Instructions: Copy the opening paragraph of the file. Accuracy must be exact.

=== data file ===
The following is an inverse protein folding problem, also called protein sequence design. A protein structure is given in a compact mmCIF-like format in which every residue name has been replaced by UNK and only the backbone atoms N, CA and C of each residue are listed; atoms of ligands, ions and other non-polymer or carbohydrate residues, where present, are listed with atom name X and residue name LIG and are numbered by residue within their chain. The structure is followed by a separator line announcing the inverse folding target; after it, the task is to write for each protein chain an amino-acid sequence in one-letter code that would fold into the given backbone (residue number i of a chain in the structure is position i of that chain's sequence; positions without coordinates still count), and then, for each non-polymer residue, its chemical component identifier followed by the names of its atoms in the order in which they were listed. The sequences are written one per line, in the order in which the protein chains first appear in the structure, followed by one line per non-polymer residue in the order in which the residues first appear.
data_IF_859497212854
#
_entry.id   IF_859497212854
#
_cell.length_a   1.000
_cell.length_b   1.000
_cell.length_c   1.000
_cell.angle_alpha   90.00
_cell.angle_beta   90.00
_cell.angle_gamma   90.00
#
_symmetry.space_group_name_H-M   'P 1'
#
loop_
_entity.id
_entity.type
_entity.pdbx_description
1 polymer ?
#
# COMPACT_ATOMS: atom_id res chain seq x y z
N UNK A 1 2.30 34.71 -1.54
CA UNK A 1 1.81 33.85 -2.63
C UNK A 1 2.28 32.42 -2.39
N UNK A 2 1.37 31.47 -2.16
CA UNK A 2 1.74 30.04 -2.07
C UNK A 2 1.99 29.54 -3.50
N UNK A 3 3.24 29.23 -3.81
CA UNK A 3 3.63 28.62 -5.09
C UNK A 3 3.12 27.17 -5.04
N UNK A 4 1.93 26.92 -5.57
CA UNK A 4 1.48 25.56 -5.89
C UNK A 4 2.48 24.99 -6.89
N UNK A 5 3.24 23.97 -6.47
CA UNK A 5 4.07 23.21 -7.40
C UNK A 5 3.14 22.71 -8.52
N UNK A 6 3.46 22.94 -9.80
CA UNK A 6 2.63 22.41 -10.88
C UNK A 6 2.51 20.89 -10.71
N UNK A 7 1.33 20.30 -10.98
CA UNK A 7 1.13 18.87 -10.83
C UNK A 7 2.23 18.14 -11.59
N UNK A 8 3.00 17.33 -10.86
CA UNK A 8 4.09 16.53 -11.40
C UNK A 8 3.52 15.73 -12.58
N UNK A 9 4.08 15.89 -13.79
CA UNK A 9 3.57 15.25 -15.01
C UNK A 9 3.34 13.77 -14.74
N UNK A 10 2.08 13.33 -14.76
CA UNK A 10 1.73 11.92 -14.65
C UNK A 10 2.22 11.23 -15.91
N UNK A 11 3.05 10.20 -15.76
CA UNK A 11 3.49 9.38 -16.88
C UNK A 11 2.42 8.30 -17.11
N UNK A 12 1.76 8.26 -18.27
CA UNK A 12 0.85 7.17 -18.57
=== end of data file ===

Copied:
The following is an inverse protein folding problem, also called protein sequence design. A protein structure is given in a compact mmCIF-like format in which every residue name has been replaced by UNK and only the backbone atoms N, CA and C of each residue are listed; atoms of ligands, ions and other non-polymer or carbohydrate residues, where present, are listed with atom name X and residue name LIG and are numbered by residue within their chain. The structure is followed by a separator line announcing the inverse folding target; after it, the task is to write for each protein chain an amino-acid sequence in one-letter code that would fold into the given backbone (residue number i of a chain in the structure is position i of that chain's sequence; positions without coordinates still count), and then, for each non-polymer residue, its chemical component identifier followed by the names of its atoms in the order in which they were listed. The sequences are written one per line, in the order in which the protein chains first appear in the structure, followed by one line per non-polymer residue in the order in which the residues first appear.